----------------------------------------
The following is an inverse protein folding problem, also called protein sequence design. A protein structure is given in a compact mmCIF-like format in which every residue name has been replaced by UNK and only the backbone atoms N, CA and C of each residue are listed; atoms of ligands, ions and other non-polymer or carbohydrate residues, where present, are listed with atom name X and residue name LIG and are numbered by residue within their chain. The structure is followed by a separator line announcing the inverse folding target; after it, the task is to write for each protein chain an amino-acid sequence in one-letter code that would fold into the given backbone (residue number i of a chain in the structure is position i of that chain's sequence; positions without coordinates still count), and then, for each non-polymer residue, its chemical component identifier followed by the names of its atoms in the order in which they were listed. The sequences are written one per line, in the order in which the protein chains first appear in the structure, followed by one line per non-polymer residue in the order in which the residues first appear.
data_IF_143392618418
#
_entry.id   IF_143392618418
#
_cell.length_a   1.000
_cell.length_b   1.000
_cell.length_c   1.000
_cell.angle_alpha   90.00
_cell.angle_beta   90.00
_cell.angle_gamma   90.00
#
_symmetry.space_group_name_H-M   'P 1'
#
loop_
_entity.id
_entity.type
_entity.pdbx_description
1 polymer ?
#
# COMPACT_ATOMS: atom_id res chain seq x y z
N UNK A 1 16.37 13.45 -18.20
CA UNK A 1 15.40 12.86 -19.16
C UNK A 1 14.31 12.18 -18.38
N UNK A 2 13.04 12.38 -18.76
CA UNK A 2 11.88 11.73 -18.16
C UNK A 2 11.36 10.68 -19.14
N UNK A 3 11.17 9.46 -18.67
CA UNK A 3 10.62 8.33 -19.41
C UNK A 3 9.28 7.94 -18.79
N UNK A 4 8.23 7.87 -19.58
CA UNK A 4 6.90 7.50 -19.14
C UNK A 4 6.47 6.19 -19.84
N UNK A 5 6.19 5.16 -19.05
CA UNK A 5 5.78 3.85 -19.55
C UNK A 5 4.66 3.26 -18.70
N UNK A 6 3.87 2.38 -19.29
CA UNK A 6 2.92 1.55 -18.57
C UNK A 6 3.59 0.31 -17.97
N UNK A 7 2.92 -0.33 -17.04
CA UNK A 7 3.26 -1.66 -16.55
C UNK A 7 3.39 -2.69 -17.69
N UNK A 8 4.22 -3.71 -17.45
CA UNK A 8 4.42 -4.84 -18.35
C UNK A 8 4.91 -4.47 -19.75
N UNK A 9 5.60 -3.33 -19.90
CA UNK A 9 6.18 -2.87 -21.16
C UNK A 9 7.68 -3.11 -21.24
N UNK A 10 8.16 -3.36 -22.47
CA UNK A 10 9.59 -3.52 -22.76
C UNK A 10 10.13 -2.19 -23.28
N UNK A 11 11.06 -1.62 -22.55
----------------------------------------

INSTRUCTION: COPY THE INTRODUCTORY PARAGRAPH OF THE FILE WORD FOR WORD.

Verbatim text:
The following is an inverse protein folding problem, also called protein sequence design. A protein structure is given in a compact mmCIF-like format in which every residue name has been replaced by UNK and only the backbone atoms N, CA and C of each residue are listed; atoms of ligands, ions and other non-polymer or carbohydrate residues, where present, are listed with atom name X and residue name LIG and are numbered by residue within their chain. The structure is followed by a separator line announcing the inverse folding target; after it, the task is to write for each protein chain an amino-acid sequence in one-letter code that would fold into the given backbone (residue number i of a chain in the structure is position i of that chain's sequence; positions without coordinates still count), and then, for each non-polymer residue, its chemical component identifier followed by the names of its atoms in the order in which they were listed. The sequences are written one per line, in the order in which the protein chains first appear in the structure, followed by one line per non-polymer residue in the order in which the residues first appear.